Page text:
In a move that could keep pot smoking illegal in Vermont, House Republicans may choose not to suspend rules to bring a revised legalization bill back up for discussion next week at the Statehouse.
“The teachers are asking for 100 percent,” Patrick Healy, chair of the Twinfield Union School Board, told True North.
The House and Senate formally adjourned the 2017 session late Thursday evening after finishing up a final budget expected to be vetoed by Republican Gov. Phil Scott.
Marijuana legalization bill S.22 made it to Gov. Phil Scott’s desk largely along partisan lines, but law enforcement and some liberal lawmakers are issuing strong warnings about reefer madness in Vermont.
The Vermont Senate on Friday approved a plan to preserve collective bargaining and keep teacher health care negotiations local, but Gov. Phil Scott again threatened a veto, saying the plan burdens school districts and doesn’t achieve multi-year savings.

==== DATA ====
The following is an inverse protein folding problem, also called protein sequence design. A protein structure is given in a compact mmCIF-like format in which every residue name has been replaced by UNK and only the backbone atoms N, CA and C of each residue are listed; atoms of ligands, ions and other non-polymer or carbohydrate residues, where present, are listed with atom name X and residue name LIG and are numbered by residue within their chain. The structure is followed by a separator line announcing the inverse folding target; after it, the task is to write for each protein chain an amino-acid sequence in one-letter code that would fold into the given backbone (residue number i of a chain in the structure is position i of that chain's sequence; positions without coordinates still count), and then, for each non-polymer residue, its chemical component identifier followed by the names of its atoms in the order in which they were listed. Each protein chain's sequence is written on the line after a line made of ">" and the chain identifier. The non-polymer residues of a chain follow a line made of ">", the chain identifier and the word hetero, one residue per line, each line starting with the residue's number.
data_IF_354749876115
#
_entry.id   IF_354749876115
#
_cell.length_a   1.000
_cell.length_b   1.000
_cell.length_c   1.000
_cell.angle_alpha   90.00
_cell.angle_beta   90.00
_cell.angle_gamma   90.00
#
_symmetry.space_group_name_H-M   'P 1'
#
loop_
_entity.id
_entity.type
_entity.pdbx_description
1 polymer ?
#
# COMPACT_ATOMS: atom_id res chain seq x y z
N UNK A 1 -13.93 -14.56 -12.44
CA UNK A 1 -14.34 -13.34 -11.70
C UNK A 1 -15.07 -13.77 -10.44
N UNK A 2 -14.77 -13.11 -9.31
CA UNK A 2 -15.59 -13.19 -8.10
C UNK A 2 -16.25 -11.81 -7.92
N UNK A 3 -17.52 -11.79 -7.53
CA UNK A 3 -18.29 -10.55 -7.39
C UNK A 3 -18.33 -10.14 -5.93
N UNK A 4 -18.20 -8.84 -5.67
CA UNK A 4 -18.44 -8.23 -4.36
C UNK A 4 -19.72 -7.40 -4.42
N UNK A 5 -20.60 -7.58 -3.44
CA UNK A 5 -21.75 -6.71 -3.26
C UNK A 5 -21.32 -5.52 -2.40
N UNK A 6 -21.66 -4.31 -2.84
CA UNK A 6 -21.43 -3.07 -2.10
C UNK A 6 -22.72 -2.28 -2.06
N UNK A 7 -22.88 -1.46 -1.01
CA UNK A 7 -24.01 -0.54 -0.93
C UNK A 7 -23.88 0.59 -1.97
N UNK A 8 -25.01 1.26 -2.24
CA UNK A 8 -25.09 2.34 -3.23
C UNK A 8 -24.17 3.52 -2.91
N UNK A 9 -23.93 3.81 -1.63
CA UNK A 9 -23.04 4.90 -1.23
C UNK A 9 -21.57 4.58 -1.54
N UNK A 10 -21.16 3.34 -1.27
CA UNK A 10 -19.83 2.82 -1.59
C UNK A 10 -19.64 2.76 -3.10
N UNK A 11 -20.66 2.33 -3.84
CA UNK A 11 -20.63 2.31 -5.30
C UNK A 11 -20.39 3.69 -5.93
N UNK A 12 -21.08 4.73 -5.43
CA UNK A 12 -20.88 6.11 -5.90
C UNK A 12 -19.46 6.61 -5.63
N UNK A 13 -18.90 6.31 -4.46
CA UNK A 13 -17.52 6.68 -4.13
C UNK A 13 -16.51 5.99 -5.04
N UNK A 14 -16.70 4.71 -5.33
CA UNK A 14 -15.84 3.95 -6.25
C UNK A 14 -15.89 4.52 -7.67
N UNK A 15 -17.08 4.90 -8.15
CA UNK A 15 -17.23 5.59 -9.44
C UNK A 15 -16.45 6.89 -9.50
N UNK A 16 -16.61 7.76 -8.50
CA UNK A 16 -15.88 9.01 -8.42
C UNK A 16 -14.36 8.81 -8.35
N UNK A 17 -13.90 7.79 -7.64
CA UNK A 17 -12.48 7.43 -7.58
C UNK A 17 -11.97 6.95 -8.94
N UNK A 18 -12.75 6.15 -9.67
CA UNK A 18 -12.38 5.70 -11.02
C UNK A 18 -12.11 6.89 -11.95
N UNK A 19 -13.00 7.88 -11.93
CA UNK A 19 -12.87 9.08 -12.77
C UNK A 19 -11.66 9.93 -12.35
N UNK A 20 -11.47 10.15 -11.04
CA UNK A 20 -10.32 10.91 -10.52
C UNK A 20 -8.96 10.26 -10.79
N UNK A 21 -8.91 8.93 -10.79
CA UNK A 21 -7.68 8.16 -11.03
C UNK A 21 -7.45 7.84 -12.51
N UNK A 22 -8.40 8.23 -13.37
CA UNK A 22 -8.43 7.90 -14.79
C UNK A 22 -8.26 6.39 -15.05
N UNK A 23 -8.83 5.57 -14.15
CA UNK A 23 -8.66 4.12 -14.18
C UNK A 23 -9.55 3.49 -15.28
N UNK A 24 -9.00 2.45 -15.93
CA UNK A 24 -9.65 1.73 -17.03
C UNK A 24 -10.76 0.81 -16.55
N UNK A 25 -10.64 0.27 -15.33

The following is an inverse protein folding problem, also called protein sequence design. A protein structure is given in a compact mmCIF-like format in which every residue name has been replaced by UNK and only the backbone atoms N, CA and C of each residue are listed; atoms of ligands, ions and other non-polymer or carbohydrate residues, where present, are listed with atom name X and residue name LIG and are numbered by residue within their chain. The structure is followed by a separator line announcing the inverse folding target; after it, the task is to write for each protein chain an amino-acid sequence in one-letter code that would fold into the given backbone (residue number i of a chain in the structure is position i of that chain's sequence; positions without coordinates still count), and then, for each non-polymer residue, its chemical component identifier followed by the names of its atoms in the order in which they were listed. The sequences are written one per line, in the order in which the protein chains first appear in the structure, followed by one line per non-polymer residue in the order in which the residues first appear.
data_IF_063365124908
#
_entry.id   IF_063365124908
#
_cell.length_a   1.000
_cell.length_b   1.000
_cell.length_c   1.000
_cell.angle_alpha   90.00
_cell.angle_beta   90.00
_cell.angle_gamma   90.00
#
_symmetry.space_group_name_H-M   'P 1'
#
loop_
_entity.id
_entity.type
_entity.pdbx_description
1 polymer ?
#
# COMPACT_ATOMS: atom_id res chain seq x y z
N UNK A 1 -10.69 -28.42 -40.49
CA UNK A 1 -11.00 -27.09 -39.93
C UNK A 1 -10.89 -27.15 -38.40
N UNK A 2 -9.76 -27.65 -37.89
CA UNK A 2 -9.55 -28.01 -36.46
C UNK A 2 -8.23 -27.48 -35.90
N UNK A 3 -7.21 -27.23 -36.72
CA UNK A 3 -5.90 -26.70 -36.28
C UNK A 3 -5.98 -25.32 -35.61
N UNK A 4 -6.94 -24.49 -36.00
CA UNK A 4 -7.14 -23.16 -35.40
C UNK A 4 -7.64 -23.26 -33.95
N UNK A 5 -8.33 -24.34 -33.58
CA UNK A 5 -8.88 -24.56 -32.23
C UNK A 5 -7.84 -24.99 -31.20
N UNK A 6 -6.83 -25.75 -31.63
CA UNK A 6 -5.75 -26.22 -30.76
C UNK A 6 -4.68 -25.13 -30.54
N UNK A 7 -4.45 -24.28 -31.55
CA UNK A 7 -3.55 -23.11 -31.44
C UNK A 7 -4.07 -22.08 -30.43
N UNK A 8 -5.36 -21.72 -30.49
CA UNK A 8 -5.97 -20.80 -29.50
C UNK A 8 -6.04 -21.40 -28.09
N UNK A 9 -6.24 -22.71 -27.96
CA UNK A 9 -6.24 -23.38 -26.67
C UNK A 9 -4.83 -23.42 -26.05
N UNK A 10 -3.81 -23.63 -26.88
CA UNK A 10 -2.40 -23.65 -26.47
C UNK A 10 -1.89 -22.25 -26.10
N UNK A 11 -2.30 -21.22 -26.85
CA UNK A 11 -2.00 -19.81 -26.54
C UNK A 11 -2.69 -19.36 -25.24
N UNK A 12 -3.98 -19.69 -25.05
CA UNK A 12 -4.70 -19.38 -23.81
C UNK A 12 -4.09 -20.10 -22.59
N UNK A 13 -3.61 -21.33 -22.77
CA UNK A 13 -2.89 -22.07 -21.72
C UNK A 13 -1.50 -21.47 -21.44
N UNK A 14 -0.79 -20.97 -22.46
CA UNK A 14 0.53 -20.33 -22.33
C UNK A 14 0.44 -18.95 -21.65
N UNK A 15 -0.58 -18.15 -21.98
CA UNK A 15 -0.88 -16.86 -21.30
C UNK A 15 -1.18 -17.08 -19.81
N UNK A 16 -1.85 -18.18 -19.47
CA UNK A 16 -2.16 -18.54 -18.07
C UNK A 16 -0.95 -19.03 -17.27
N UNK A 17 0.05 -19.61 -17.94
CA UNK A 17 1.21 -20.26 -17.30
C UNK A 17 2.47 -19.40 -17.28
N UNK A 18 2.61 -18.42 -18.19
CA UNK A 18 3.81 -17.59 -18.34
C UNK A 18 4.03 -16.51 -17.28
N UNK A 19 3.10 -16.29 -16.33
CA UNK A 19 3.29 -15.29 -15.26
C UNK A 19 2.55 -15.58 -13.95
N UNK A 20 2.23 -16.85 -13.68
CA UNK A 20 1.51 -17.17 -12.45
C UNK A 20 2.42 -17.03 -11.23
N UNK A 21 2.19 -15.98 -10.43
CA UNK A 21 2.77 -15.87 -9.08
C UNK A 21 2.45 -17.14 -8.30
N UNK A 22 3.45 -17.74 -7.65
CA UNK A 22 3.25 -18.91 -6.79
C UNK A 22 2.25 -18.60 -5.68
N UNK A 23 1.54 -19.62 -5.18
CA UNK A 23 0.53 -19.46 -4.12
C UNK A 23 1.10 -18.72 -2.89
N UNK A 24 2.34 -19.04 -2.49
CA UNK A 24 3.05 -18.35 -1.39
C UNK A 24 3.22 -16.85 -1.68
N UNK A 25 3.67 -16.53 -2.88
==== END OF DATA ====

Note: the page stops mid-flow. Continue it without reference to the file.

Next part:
The stalemate between the governor and lawmakers over teachers health care negotiations continues, even as many at the Statehouse are ready for the extended session to adjourn.
Legislators are returning to the Statehouse for an extended two-day session Wednesday and Thursday as Gov. Phil Scott has doubled-down on his proposal to have teacher health care negotiations take place at the state level.
Vermont’s General Fund revenues for April are in, and the numbers are about $21.65 million short of the monthly target set by the Emergency Board in January.
Gov. Phil Scott wants to reshape how teacher healthcare contracts are negotiated, having them done at the state level rather than the supervisory union level. He says this initiative could save the state $26 million.